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Toxicology

General

Education

Research

Amrita Machwe, Ph.D.

Assistant Professor
Graduate Center for Toxicology

Mailing Address:

Graduate Center for Toxicology
1095 V.A. Drive
306 Health Sciences Research Building
Lexington, KY  40536-0305
Office: 354 HSRB
Phone: (859) 323-6684
Fax: (859) 323-1059
E-mail: amach0@uky.edu

Research Interests

Our research is primarily focused on understanding the relationships between DNA damage and genomic instability and their relevance to human health. Persistent DNA damage can result in genetic changes that over time may play an important role in the development of cancer and other age-related diseases. This relationship has been strongly supported by human hereditary diseases with genomic instability that also show elevated cancer incidence and accelerated development of aging characteristics. In this regard, we are currently studying the DNA maintenance pathways that are defective in the RecQ helicase-deficient human genetic diseases Werner syndrome and Bloom syndrome caused by loss of function of the WRN and BLM proteins, respectively. While both diseases show increased cancer predisposition, Werner syndrome is particularly notable for the early onset and/or increased frequency of many features often associated with normal human aging and thus serves as an excellent model system to study the inter-relationship(s) between genetic change over time, aging and carcinogenesis. Our research suggests that both WRN and BLM play important roles in DNA replication-and recombination-related pathways that maintain chromosome stability. Furthermore, these proteins also appear to play key roles in telomere maintenance, suggesting that telomere dysfunction may lead to the development of certain aging characteristics. The future goals of our research are 1) to pinpoint the precise molecular function(s) of WRN and BLM in DNA metabolism, and 2) to determine whether the basic underlying mechanisms that contribute to the accelerated aging and carcinogenesis in Werner and Bloom syndromes also contribute to the development of cancer and aging features in normal humans.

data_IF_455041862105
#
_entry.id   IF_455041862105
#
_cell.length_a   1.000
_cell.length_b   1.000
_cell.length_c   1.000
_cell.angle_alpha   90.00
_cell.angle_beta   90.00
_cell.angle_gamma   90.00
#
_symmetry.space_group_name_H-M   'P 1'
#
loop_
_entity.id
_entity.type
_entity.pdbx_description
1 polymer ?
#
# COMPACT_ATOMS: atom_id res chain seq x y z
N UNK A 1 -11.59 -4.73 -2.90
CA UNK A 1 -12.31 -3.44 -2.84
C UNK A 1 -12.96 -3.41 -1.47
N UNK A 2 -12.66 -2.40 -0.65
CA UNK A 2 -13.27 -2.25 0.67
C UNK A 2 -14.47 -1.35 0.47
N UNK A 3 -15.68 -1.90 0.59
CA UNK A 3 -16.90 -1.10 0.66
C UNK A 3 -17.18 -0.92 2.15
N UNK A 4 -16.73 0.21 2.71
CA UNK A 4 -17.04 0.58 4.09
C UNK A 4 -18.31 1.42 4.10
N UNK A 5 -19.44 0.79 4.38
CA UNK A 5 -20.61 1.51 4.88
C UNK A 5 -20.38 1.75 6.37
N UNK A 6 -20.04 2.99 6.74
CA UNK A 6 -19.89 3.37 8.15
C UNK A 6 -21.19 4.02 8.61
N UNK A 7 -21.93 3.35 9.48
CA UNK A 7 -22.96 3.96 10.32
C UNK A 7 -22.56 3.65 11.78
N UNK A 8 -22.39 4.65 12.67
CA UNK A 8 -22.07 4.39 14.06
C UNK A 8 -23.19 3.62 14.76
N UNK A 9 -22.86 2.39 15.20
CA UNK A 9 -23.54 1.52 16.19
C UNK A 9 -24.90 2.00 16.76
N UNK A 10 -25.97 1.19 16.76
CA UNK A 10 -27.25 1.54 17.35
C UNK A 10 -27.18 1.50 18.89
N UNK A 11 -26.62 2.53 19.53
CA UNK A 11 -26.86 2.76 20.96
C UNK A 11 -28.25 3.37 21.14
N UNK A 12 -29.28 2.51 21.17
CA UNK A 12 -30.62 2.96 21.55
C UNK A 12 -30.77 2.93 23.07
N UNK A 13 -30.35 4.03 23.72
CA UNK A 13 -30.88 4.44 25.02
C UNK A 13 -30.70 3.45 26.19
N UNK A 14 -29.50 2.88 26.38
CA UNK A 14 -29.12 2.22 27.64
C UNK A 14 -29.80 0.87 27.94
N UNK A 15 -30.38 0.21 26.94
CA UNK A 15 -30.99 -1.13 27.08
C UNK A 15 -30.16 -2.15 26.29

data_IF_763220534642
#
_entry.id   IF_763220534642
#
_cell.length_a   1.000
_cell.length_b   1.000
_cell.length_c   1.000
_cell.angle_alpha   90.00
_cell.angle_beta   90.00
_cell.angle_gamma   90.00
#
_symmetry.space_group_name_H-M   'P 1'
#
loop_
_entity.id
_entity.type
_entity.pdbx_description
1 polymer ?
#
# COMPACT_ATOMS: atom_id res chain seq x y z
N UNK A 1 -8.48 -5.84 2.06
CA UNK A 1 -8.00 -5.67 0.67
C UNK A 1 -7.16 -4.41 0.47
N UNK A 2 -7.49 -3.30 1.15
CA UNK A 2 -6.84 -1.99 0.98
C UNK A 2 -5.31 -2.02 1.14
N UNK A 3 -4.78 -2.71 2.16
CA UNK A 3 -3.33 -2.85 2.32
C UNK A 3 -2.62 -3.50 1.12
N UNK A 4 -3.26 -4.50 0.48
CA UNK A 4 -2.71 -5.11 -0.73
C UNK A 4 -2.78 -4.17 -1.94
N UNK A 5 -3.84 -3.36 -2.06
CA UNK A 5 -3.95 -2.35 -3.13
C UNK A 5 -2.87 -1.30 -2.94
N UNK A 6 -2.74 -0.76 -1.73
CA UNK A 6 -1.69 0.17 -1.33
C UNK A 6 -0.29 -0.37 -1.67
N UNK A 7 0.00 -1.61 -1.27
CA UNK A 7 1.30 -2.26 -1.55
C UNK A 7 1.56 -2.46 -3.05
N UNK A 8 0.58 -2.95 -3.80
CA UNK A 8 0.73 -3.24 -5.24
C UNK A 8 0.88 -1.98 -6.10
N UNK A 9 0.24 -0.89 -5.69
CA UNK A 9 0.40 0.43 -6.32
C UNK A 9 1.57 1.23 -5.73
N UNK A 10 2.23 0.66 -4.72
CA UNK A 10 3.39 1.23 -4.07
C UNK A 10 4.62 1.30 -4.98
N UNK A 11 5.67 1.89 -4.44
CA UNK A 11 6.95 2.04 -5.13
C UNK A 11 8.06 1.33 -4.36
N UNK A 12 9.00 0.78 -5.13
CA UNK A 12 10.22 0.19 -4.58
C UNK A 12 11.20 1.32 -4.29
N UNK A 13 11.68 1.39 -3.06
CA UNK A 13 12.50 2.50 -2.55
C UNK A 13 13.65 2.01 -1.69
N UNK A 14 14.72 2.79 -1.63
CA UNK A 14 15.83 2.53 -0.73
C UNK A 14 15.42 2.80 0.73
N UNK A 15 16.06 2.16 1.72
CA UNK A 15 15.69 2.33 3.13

For a list of Dr. Machwe’s publications, please visit the PubMed web site.

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